Mum’s final words to ‘happy’ baby boy before she found him dead on couch

A devastated mum has shared the final words she said to her ‘happy’ baby boy who was ‘always smiling’, before he tragically died.

Amy Lea, 29, was 32 weeks pregnant with her second child, Harris, when she found out he had a hole in his heart.

After being born on September 21, 2020 Amy and her fiancé, Paul Gibson, 32, spent most of their time at Alder Hey Children’s Hospital as baby Harris would have ACG and echo tests every two months.

READ MORE:Mum who lost nine-week-old baby given heartbreaking diagnosis

But in January 2021 Amy and Paul were given the devastating news baby Harris had right confluent pulmonary vein stenosis, a rare condition in which the veins that carry blood from the lungs back to the heart are narrowed.

This condition has no cure and the couple were told Harris would have a shortened life expectancy.

Amy, who is from Burscough and now lives in Norris Green, told The ECHO : “We were devastated. I asked the consultant how long Harris would have to live but he told me he couldn’t give me an answer to that. I researched it when I got home.

“Harris went on to have two stents fitted to open up the heart and on February 5 he had open heart surgery to fit an pulmonary artery band. It was fitted to try and help him gain some weight because he was tiny and weighed about 6.5lbs.”

Amy Lea, Paul Gibson, Rowan and Harris
Amy Lea, Paul Gibson, Rowan and Harris

During the surgery Harris’ saturation’s dropped and the surgeon had to loosen the band, meaning it wouldn’t help him gain weight as planned.

Amy and Paul then started the “uphill battle” of trying to get Harris to gain some weight by giving him high calorie milk and foods.

In the meantime Harris would have cardiac catheter’s fitted every month to help treat his conditions and an injection every month to cover him from RSV.

Amy said: “He had to have an RVS injection because he didn’t have an immune system, because he didn’t have a thymus. But our older son Rowan was in school and brought everything home with him.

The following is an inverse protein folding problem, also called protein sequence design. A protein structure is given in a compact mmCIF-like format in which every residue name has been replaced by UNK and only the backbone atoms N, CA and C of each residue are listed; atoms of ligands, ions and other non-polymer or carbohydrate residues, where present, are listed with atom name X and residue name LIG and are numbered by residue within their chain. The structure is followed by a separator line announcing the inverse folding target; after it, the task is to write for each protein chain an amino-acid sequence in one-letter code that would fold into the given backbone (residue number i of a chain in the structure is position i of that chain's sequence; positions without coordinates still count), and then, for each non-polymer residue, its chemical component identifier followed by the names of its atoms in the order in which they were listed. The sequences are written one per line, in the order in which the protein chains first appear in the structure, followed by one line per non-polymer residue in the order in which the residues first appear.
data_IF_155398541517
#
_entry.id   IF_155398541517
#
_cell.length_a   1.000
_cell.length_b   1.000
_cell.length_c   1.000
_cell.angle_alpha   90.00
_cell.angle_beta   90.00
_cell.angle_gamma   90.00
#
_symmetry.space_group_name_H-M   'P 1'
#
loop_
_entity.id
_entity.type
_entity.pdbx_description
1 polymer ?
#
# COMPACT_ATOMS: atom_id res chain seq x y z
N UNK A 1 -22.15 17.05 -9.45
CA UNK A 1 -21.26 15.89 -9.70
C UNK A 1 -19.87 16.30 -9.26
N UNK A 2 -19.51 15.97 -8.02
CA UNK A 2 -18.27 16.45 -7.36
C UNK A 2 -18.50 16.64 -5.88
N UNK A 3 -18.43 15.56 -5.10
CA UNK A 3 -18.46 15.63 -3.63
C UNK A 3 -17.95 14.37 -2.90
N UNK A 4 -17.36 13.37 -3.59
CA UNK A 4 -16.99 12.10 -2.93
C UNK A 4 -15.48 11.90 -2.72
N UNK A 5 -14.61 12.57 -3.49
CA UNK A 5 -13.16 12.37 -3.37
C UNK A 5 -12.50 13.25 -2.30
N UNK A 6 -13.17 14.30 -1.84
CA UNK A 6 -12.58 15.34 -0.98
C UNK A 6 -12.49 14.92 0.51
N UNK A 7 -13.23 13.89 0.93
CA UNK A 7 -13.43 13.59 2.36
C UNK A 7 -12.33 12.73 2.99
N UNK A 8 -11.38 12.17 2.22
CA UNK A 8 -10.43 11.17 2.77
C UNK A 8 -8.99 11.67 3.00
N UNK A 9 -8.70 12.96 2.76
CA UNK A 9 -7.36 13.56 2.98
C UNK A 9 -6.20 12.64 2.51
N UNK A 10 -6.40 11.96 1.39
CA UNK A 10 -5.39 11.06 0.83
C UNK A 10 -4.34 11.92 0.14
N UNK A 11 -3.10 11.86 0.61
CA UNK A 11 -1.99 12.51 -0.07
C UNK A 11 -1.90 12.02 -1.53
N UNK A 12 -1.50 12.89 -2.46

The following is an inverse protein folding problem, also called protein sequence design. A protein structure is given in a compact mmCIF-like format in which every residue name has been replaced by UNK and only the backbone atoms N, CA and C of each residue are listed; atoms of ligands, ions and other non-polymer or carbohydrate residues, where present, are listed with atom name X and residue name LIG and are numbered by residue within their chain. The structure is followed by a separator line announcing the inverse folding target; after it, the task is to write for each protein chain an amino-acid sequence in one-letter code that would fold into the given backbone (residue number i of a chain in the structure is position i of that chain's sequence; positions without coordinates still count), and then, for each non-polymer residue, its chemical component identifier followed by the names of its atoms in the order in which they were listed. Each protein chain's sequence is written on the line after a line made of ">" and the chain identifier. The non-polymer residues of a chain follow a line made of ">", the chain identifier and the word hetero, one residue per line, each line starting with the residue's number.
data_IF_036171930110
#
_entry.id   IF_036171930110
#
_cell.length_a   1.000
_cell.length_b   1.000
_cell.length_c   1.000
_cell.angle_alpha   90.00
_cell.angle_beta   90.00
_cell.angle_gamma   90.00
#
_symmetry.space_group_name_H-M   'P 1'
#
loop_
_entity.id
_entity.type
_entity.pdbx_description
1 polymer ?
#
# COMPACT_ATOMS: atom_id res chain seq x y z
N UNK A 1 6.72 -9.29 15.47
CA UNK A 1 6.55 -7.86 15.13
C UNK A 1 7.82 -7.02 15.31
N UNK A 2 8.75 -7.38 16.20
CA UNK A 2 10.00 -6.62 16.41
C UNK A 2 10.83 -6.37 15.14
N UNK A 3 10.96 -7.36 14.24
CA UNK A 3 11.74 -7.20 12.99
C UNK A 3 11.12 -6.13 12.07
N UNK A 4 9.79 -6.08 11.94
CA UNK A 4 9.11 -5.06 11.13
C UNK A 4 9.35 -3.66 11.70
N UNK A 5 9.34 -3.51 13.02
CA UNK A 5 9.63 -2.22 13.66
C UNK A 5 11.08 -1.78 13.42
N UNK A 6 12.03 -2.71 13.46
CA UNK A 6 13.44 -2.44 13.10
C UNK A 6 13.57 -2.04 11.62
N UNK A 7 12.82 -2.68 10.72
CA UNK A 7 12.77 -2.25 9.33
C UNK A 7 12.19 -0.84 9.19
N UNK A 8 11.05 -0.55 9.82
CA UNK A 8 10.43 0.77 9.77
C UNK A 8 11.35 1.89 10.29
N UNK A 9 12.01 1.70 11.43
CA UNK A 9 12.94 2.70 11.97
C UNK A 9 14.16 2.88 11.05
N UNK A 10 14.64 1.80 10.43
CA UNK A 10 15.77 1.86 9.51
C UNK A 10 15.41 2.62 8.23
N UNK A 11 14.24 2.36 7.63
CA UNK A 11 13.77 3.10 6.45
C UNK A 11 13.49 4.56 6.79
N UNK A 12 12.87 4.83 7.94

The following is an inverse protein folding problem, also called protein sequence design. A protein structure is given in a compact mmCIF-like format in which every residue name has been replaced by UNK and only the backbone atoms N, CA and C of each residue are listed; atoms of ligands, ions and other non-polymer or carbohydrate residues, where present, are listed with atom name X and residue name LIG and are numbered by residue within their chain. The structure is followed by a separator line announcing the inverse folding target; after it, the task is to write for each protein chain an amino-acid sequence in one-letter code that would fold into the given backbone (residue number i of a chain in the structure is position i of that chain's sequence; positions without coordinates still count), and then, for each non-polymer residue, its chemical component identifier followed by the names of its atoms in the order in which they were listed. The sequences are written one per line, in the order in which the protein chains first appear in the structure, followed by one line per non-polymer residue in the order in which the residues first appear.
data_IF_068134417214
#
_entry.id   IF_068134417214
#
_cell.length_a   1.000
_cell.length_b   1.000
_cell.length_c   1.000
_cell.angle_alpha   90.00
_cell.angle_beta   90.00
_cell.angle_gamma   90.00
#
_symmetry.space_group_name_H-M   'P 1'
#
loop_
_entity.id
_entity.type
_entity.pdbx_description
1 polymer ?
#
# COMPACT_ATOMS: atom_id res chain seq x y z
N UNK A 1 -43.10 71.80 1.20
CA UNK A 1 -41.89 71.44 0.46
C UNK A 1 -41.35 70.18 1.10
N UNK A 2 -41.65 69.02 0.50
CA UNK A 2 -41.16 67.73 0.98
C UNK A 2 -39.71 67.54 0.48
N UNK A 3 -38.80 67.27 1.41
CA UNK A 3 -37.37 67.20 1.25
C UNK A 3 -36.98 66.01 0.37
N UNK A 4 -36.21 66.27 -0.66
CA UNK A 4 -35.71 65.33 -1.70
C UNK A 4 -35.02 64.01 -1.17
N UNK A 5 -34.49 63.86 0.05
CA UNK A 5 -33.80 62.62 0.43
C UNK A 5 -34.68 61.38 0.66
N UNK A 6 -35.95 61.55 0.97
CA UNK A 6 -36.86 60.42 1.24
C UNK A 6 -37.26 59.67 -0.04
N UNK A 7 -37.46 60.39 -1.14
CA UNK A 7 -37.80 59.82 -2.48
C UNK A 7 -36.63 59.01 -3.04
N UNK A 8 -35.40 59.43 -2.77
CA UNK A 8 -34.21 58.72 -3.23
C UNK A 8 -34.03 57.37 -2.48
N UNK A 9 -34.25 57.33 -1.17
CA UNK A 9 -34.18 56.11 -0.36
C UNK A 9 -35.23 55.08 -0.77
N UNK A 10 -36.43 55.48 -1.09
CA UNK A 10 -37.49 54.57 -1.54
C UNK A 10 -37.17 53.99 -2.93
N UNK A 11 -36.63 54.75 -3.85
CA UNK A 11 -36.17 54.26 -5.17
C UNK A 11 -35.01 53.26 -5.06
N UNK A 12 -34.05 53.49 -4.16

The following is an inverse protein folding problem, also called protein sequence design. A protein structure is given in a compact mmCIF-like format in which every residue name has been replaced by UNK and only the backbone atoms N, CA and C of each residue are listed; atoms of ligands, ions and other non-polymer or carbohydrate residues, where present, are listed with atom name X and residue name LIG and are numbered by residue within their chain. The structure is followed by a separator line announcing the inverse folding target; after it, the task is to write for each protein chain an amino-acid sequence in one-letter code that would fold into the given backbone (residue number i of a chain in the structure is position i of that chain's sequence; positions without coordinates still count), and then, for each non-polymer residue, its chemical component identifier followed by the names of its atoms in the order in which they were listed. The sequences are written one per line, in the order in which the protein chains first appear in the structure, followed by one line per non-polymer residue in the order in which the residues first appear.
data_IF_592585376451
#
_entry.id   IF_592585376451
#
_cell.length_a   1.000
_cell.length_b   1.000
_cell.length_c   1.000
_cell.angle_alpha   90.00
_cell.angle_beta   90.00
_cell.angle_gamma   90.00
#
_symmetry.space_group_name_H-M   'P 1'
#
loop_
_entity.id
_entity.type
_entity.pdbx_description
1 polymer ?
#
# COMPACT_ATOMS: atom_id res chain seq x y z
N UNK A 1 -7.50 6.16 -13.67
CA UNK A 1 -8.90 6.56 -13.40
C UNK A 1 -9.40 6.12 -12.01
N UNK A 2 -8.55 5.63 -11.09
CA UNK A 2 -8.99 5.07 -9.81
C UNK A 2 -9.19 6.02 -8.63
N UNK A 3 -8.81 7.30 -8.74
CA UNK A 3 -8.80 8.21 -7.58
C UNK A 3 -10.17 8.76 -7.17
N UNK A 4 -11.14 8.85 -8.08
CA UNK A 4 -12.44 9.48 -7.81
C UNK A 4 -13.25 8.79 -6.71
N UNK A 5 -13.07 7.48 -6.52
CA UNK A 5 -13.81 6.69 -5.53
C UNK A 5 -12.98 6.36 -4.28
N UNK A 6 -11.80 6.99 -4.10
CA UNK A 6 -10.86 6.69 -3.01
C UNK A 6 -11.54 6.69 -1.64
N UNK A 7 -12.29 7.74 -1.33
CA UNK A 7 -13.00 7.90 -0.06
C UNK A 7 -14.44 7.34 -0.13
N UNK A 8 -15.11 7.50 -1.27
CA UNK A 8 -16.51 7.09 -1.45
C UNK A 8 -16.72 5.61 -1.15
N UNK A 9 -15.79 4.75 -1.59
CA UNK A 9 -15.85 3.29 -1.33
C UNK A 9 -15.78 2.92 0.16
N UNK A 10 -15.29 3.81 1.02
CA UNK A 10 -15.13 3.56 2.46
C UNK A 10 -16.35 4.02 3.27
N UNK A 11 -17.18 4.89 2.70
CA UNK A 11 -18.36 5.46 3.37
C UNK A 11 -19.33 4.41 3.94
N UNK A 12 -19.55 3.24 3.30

“Harris always had chest infections or tonsillitis.”

To celebrate Harris turning one, the family of four went to a log cabin in the Lake District for two days.

Amy told The ECHO : “It was fantastic and nice to get away after the year and getting away from everything. We were just a family and nobody knew what had happened.

Baby Harris was diagnosed with right confluent pulmonary vein stenosis and and left lower pulmonary vein stenosis in January
Baby Harris was diagnosed with right confluent pulmonary vein stenosis and and left lower pulmonary vein stenosis in January

“But when we got back Harris had a chest infection and was really ill. We took him to the doctors on October 6 and they told us he had tonsillitis and sent us home.

“He was so ill and could barely keep his eyes open, being sick and was in and out of consciousness.”

On Friday, October 8 things took a turn for the worst while Amy was looking after her son.

She said: “He was on antibiotics which had to be taken on an empty stomach and he was just crying and screaming. I think I lasted 40 minutes before I put him down on the couch to make a bottle.

“I said to him ‘I’m going to go and make you a bottle now kid. I’ll be right back babes’. When I came back my baby had passed away on the couch.

Baby Harris with his big brother, Rowan
Baby Harris with his big brother, Rowan

“I rang Paul because he had just left to go to his mum’s to pick up something. I was just screaming at him down the phone, he said I didn’t make any sense.

“It was his mum who said ‘go home now, something is wrong’.”

Amy described how she immediately called 999 after getting off the phone with Paul and was shouting “just tell me how to do CPR please”.

When Paul arrived home he took over CPR and Amy said she “crawled out of the room”.

She said: “I had to just crawl out of the room, I needed to breath and felt like I was suffocating.”

Paramedics took Harris straight to Alder Hey, where the team carried out CPR for over 40 minutes. Harris was pronounced dead the same day, just three weeks after his first birthday.

Amy said: “Harris was always happy and had a smile on his face everyday.

“We were devastated when he died, I was diagnosed with PTSD and depression after what I witnessed but looking back, in a way I’m happy it happened in a familiar environment for him and not in a hospital.

“When we found out he had right confluent pulmonary vein stenosis, palliative care were involved. We knew his life wasn’t going to last forever, but we didn’t expect it to happen so quickly.

Paul Gibson with his son, Harris
Paul Gibson with his son, Harris

“Alder Hey were amazing with our boy, they did everything and more. If I needed a break the nurses would say they would give him snuggles or sit with him.”

Now, Paul and his brother, Grant and friend, Edward, are raising money for Alder Hey Children’s Charity by cycling from John O Groats to Lands End.

Amy said: “We wanted to give something back to Alder Hey after everything they had done for us and to help other children and babies like Harris so we came up with this ride.

“Paul said he wanted to do it because Harris’ illnesses left him always out of breath and tired, but he was still always smiling, so I will finish the 1000 miles with a smile on my face and I won’t give up no matter what because he never did.”

To donate to the fundraising page, click here.

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